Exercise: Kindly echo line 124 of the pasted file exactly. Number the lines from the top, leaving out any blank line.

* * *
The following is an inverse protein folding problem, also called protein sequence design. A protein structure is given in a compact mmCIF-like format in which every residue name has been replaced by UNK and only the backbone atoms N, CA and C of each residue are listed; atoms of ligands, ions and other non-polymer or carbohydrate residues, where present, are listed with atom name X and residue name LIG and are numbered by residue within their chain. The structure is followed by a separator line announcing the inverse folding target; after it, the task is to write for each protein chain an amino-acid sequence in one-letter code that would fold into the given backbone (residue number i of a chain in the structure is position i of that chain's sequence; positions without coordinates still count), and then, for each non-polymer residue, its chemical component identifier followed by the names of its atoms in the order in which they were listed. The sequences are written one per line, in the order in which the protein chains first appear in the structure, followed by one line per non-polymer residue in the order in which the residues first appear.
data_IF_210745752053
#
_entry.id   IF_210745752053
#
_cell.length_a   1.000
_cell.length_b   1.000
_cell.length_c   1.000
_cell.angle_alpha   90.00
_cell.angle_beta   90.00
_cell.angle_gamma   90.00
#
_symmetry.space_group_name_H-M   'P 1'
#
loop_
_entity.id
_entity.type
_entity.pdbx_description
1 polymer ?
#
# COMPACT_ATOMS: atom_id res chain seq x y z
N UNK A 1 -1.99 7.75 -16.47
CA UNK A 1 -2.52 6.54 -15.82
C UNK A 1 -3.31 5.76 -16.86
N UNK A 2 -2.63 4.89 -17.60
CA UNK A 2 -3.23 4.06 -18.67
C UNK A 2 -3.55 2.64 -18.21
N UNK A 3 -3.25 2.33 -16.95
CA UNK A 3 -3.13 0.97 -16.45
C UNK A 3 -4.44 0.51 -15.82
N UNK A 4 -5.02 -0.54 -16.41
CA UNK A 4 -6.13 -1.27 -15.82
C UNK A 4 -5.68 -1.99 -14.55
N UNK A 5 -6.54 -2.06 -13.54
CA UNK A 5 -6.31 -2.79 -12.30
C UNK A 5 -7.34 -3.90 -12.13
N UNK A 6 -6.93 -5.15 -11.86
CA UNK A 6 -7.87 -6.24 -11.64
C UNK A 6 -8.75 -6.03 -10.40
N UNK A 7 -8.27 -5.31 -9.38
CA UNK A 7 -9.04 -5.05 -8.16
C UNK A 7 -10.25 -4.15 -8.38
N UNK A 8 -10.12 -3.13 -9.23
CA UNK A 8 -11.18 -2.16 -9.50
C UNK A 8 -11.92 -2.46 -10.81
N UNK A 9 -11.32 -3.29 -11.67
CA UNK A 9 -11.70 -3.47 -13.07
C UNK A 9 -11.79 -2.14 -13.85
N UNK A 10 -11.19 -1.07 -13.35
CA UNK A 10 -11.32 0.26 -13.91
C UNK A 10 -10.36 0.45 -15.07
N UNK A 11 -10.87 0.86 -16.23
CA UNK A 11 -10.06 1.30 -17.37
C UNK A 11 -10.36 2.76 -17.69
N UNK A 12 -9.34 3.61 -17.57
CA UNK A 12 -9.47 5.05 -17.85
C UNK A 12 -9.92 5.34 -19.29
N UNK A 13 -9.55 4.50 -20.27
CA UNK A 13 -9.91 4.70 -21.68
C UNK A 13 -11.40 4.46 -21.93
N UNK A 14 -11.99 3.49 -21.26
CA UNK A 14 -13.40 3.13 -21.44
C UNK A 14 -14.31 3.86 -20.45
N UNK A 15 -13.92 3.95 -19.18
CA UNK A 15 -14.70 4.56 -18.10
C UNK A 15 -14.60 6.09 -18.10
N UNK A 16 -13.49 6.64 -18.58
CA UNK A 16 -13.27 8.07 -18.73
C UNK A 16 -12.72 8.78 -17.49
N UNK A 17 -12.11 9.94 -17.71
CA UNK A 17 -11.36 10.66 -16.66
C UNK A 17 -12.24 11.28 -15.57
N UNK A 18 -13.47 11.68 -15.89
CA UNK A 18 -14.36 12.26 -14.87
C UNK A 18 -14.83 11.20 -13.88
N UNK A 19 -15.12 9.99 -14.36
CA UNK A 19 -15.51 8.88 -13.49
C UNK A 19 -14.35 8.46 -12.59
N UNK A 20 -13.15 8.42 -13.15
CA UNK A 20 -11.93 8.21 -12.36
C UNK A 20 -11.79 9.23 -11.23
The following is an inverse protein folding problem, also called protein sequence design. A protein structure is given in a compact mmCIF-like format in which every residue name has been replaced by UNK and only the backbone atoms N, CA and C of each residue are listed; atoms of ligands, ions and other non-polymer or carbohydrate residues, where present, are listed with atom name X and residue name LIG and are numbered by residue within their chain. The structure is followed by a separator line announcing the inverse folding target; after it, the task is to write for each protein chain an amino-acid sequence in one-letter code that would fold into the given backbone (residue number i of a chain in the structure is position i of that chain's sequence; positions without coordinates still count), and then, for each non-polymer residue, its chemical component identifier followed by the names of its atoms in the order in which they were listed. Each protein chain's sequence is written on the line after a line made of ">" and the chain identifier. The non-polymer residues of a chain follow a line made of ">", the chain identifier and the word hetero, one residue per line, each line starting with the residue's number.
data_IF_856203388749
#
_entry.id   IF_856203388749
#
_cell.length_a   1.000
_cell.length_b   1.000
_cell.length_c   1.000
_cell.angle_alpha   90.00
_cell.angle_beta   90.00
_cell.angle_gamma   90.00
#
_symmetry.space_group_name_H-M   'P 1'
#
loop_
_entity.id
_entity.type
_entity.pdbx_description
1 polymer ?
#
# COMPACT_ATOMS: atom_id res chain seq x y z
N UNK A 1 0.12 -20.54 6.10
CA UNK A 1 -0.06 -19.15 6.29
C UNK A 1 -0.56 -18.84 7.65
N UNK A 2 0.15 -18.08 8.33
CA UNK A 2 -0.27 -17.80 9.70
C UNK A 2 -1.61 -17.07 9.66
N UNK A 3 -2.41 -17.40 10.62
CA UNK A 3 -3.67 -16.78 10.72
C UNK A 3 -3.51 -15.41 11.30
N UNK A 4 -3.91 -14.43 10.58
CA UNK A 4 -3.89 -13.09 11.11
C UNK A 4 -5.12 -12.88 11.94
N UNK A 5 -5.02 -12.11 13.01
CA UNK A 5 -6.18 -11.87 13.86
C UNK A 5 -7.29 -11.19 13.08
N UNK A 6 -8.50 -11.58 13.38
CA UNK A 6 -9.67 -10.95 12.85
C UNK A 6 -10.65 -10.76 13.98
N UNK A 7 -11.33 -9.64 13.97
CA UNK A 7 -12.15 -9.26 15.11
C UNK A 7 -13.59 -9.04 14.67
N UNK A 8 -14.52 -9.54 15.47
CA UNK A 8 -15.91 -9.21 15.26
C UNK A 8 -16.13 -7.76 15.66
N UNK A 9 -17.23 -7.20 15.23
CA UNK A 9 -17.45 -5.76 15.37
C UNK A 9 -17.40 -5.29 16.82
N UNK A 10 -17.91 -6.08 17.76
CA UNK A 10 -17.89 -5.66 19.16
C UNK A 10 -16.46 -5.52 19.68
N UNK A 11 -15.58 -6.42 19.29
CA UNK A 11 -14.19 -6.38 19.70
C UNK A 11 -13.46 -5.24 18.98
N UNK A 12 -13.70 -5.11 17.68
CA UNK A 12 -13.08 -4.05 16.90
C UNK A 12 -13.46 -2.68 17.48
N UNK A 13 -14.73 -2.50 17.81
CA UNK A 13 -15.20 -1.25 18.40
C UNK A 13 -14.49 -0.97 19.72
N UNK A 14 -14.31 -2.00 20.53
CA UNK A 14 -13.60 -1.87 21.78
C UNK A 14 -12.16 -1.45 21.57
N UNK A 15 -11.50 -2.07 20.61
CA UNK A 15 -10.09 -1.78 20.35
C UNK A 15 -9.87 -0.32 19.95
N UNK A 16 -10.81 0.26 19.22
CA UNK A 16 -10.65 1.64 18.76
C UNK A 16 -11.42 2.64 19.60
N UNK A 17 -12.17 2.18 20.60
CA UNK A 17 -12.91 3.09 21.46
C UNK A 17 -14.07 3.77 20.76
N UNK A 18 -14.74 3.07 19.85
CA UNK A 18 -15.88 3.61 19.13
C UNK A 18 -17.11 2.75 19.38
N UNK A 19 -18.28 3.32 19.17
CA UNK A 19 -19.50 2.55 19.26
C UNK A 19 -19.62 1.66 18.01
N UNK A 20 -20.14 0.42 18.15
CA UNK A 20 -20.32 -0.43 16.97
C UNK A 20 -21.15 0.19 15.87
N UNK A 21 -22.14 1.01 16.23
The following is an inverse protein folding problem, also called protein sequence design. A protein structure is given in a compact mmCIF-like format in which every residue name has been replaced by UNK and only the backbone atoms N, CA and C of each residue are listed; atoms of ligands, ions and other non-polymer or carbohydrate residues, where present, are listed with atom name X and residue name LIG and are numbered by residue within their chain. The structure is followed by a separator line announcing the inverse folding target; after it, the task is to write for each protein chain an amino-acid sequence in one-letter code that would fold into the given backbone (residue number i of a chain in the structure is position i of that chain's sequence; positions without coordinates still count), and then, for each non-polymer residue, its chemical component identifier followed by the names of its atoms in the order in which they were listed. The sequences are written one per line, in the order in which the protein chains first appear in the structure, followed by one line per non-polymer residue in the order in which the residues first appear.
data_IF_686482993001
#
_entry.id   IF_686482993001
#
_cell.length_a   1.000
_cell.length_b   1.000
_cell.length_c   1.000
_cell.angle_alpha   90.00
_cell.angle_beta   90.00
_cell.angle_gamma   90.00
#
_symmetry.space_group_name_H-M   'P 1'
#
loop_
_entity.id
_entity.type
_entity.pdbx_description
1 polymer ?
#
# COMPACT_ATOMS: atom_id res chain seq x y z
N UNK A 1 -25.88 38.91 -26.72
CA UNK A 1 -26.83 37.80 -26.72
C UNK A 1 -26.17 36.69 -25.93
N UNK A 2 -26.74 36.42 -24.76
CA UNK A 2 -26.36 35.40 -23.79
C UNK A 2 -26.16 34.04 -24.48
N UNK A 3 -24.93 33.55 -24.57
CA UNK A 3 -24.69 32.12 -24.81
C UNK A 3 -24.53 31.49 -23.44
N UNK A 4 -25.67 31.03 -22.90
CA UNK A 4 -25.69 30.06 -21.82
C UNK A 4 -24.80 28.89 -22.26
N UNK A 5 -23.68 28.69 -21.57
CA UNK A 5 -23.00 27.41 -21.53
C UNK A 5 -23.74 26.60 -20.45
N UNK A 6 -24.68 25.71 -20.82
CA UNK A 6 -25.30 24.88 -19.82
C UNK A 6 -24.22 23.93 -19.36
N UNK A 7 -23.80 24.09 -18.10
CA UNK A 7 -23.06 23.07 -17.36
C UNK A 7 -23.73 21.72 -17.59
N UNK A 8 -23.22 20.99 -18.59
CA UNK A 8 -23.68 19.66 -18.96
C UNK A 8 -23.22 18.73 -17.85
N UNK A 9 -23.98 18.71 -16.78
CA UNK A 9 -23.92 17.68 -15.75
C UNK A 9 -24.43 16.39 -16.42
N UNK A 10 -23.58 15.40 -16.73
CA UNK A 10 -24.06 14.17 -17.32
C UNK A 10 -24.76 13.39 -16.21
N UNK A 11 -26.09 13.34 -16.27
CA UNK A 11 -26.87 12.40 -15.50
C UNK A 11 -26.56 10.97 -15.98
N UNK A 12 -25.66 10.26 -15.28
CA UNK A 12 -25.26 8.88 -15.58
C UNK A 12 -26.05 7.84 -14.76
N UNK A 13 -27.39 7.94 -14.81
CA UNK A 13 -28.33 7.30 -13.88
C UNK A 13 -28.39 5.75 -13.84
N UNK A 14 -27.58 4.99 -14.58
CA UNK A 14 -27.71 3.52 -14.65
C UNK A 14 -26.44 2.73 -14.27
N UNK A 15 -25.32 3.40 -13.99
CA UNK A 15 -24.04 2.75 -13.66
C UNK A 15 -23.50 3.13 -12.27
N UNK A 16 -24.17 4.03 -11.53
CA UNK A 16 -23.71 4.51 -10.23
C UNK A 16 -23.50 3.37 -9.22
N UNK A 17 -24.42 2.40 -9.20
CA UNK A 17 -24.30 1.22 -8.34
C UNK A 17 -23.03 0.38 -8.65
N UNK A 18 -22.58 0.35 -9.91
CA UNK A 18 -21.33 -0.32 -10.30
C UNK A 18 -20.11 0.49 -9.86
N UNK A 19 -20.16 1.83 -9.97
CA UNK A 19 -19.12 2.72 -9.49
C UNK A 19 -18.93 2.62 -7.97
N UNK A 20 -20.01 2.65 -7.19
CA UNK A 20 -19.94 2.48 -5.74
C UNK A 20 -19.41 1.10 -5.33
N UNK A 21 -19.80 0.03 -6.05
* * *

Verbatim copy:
N UNK A 8 -14.52 -9.54 15.47